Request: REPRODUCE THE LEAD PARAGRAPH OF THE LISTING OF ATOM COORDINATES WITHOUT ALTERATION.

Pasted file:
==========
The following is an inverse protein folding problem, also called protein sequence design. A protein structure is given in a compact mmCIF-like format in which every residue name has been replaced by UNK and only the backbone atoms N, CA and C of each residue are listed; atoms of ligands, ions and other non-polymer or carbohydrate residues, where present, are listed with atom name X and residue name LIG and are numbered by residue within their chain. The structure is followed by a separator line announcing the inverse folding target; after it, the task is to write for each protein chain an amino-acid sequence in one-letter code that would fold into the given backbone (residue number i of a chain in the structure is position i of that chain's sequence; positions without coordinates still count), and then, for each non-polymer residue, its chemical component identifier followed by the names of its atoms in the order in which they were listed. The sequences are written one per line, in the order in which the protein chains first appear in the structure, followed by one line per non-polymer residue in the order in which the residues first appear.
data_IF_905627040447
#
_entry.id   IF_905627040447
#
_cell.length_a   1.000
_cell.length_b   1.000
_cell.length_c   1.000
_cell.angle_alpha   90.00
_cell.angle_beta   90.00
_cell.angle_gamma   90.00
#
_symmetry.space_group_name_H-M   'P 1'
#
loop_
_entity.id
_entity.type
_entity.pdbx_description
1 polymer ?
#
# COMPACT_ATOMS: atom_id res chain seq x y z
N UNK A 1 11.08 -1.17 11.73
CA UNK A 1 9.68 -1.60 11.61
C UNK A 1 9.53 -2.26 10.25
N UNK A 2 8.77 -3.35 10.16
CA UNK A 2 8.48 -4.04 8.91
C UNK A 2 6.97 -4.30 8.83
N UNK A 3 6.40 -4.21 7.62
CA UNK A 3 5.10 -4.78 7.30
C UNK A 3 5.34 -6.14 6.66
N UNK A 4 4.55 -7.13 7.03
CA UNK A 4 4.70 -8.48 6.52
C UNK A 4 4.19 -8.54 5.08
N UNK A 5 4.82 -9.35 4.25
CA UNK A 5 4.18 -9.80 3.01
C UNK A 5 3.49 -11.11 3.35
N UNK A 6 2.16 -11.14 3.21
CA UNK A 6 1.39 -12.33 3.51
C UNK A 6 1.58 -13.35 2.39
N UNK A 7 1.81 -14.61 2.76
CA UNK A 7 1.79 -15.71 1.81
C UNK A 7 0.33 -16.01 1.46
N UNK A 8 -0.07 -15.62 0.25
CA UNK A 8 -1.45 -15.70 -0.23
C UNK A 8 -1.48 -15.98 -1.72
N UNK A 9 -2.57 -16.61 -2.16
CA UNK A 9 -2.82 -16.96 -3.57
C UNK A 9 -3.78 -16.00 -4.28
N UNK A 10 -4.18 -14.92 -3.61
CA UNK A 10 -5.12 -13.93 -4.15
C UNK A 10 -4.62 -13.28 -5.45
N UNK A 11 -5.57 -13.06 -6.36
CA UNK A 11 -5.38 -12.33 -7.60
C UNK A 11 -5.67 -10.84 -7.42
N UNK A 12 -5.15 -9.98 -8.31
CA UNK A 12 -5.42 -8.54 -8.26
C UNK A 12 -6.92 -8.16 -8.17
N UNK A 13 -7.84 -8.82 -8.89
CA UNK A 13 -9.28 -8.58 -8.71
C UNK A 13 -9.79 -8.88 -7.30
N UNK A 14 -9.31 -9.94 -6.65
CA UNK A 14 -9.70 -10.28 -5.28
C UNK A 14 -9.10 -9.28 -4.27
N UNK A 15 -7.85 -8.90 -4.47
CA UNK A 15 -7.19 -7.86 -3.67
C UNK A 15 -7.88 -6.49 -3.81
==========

The following is an inverse protein folding problem, also called protein sequence design. A protein structure is given in a compact mmCIF-like format in which every residue name has been replaced by UNK and only the backbone atoms N, CA and C of each residue are listed; atoms of ligands, ions and other non-polymer or carbohydrate residues, where present, are listed with atom name X and residue name LIG and are numbered by residue within their chain. The structure is followed by a separator line announcing the inverse folding target; after it, the task is to write for each protein chain an amino-acid sequence in one-letter code that would fold into the given backbone (residue number i of a chain in the structure is position i of that chain's sequence; positions without coordinates still count), and then, for each non-polymer residue, its chemical component identifier followed by the names of its atoms in the order in which they were listed. The sequences are written one per line, in the order in which the protein chains first appear in the structure, followed by one line per non-polymer residue in the order in which the residues first appear.